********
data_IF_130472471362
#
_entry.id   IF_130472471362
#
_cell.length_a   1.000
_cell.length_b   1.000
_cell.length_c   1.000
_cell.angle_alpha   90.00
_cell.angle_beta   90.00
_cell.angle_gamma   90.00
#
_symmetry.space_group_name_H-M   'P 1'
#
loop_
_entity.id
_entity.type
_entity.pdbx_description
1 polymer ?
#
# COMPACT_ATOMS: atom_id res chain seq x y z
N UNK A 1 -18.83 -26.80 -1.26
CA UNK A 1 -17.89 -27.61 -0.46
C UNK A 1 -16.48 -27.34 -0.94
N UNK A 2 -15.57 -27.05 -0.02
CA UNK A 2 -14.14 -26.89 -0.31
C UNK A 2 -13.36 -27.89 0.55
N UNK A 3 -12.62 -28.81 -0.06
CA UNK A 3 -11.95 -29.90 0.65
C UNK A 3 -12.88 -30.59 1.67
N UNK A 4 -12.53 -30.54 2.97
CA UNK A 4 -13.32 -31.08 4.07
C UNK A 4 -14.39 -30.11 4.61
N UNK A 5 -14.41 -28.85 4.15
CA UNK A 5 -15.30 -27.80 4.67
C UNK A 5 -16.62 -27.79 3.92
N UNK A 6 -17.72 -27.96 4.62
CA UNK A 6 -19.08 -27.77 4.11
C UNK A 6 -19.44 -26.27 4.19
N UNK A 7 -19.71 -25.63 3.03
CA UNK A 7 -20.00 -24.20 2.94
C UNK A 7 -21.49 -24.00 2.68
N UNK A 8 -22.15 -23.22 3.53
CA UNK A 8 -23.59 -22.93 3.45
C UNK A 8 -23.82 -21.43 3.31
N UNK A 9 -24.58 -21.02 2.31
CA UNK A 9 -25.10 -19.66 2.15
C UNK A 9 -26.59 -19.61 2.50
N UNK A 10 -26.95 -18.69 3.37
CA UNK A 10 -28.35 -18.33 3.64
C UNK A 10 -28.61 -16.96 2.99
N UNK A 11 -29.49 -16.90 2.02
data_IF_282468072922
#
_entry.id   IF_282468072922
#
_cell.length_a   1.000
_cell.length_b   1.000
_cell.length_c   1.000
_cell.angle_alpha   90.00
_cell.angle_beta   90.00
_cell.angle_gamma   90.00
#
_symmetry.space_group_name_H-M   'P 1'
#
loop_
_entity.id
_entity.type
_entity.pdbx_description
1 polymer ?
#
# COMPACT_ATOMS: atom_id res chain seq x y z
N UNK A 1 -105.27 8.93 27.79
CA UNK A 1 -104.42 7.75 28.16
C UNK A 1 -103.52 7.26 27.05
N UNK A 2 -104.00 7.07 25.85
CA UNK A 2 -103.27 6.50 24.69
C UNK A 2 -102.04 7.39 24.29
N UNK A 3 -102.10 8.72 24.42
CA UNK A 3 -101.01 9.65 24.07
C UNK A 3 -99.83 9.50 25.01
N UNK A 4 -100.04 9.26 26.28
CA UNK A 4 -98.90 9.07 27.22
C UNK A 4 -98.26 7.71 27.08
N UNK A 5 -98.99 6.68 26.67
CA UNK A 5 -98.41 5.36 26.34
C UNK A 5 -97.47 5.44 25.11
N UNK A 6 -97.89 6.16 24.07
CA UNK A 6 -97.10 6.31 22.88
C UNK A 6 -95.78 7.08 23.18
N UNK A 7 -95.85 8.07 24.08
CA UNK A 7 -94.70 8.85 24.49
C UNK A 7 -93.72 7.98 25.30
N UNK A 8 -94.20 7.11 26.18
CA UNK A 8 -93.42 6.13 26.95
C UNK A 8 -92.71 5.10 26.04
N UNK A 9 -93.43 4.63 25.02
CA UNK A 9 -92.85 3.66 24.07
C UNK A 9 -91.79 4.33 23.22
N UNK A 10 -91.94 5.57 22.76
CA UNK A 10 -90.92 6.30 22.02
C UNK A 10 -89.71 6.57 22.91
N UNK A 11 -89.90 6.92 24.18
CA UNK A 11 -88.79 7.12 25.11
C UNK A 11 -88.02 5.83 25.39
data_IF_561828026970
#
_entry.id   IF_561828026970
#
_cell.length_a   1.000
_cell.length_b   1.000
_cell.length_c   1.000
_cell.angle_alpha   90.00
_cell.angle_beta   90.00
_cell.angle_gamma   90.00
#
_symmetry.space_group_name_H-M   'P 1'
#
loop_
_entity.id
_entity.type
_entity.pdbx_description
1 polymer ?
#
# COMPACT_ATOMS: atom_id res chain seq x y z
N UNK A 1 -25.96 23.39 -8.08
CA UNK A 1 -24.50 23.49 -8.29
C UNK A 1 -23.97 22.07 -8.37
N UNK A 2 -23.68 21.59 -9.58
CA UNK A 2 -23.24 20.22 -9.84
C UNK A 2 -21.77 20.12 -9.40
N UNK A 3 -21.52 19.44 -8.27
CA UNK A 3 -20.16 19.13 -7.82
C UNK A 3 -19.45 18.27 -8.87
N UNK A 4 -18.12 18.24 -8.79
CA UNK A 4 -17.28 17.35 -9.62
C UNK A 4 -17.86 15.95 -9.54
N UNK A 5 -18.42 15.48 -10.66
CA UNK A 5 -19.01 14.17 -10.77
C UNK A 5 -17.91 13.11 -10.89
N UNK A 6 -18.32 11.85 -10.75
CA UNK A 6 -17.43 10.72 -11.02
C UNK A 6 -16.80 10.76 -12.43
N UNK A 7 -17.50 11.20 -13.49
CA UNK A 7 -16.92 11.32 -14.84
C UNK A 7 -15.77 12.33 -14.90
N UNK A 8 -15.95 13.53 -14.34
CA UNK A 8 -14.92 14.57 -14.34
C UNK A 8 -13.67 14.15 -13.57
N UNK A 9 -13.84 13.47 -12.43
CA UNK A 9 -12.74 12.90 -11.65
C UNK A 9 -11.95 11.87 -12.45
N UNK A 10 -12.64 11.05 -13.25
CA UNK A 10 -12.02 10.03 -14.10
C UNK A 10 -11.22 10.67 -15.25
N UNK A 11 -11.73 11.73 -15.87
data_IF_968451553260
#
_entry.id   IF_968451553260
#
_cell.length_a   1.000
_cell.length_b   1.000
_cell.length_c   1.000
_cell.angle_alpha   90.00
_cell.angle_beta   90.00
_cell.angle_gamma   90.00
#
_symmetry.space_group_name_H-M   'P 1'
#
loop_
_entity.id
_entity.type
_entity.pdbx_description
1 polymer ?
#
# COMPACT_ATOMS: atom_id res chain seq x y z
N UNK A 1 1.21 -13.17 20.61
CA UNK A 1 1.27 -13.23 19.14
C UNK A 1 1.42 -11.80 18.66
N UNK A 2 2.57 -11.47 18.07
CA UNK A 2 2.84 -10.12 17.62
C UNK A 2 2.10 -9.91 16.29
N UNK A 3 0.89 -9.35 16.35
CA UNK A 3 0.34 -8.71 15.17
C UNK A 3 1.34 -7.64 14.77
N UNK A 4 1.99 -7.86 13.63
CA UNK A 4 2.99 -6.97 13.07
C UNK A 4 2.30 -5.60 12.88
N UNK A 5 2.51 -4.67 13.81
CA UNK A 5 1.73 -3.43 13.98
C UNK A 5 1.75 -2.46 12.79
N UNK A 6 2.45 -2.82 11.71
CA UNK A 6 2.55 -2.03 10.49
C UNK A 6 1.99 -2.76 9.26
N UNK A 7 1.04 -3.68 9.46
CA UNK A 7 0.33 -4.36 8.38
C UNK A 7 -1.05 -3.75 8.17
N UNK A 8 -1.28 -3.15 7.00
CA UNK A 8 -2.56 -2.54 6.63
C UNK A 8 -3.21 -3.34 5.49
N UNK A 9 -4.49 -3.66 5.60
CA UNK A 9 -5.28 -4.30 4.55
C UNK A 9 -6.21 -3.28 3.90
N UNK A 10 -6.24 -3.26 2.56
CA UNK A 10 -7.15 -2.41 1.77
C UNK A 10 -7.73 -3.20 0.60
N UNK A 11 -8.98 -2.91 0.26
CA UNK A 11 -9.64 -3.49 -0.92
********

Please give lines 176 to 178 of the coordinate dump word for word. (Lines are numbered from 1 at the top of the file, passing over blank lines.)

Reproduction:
N UNK A 1 1.21 -13.17 20.61
CA UNK A 1 1.27 -13.23 19.14
C UNK A 1 1.42 -11.80 18.66